Expand / collapse feature in React
When browsing any web application to consume content, it’s impossible to show users important information about every piece of content. But you don’t need to show the entire content. For instance, Netflix doesn’t show full information about every movie. It shows the category, director, length, and other important details. Users need to open the movie to actually watch it.
That’s the idea behind expand/collapse feature, which you can use to improve the UX of React apps. Without further ado, let’s talk about the basic steps to implement it in React.
How to expand and collapse in React
First, you need some way to toggle the current status of the content. This is usually a state variable with a Boolean value. If it’s false, then the content is collapsed. If it’s true, then the content is expanded. In most web applications, you have a button used to toggle content status. Or sometimes clicking the piece of content itself expands it. Buttons usually have an onClick event handler to toggle the state every time user clicks a button. Thus clicking a button one time might expand the content, and clicking it again will collapse it. This is how this feature is supposed to work.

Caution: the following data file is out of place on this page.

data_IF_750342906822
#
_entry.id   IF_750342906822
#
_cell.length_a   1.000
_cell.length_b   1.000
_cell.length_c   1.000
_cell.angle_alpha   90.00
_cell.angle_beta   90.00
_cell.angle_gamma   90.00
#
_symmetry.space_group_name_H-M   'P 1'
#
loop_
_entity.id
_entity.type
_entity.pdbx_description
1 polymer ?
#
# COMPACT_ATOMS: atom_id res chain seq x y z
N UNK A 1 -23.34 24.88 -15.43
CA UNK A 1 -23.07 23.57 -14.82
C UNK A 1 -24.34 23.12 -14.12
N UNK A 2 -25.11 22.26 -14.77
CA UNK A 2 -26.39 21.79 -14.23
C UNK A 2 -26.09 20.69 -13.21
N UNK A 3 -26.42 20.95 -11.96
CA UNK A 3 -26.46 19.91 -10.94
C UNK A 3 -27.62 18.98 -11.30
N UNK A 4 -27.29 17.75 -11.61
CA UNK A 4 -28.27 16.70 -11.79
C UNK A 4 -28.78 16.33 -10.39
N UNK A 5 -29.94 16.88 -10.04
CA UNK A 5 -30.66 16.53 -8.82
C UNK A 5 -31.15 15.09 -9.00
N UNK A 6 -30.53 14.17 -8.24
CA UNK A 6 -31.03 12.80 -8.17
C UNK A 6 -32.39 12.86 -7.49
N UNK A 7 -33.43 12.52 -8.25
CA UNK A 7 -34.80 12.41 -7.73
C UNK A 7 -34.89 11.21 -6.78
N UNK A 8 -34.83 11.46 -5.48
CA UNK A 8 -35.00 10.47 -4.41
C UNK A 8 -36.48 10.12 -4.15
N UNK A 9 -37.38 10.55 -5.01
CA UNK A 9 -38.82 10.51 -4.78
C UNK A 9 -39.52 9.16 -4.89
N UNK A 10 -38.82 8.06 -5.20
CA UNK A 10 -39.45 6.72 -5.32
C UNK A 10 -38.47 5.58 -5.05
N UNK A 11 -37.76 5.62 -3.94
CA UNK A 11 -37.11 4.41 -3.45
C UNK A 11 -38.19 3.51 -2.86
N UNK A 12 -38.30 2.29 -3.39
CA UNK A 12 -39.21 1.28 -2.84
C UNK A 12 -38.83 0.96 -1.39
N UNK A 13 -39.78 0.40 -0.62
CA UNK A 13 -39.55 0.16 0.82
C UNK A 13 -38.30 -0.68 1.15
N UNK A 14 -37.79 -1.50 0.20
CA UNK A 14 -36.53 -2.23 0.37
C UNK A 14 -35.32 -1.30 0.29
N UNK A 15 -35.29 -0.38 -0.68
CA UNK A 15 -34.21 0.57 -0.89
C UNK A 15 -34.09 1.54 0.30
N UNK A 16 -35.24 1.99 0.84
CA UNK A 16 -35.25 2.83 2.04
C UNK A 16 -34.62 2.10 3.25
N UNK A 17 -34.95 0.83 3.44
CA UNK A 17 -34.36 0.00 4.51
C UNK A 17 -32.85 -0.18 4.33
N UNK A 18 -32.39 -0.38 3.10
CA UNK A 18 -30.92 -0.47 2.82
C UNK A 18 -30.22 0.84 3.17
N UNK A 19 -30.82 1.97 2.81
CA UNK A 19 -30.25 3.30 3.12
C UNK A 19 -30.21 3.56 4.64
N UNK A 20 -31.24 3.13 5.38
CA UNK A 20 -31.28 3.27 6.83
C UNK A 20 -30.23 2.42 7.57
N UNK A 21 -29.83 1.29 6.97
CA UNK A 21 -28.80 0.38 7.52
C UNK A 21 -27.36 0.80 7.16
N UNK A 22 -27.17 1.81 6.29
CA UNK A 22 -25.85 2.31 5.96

You can use similar principles (toggle state variable, event handlers) to expand and collapse div, list, and text. In the case of lists, you might need to slightly customize the map() method often used to render multiple elements and components based on arrays in React. As you know, map() accepts the index argument. If you want to render only the first 3 items of the list when the list is collapsed, you can add an if condition inside the map(). This way, map() will render only a few list items if the list is collapsed, and render all of them when the list is expanded.
You need to use a slightly different approach to expand and collapse a paragraph's text. Instead of using map() and its index argument, you will use the slice() method to return only a certain number of characters from a string. More specifically, you need a ternary operator that checks the current value of the toggle state variable. If it’s true, then the text needs to be expanded, and the ternary operator should return the full text. If it’s false, then it needs to return the first 20 or 30 characters of the string.
Hopefully, this was a good overview of how to implement expand/collapse feature in React. If you need advanced features like specifying animation and its speed, then using libraries like react-collapsed is a good idea. SimpleFrontEnd has a tutorial with many examples of how to implement expand/collapse in React.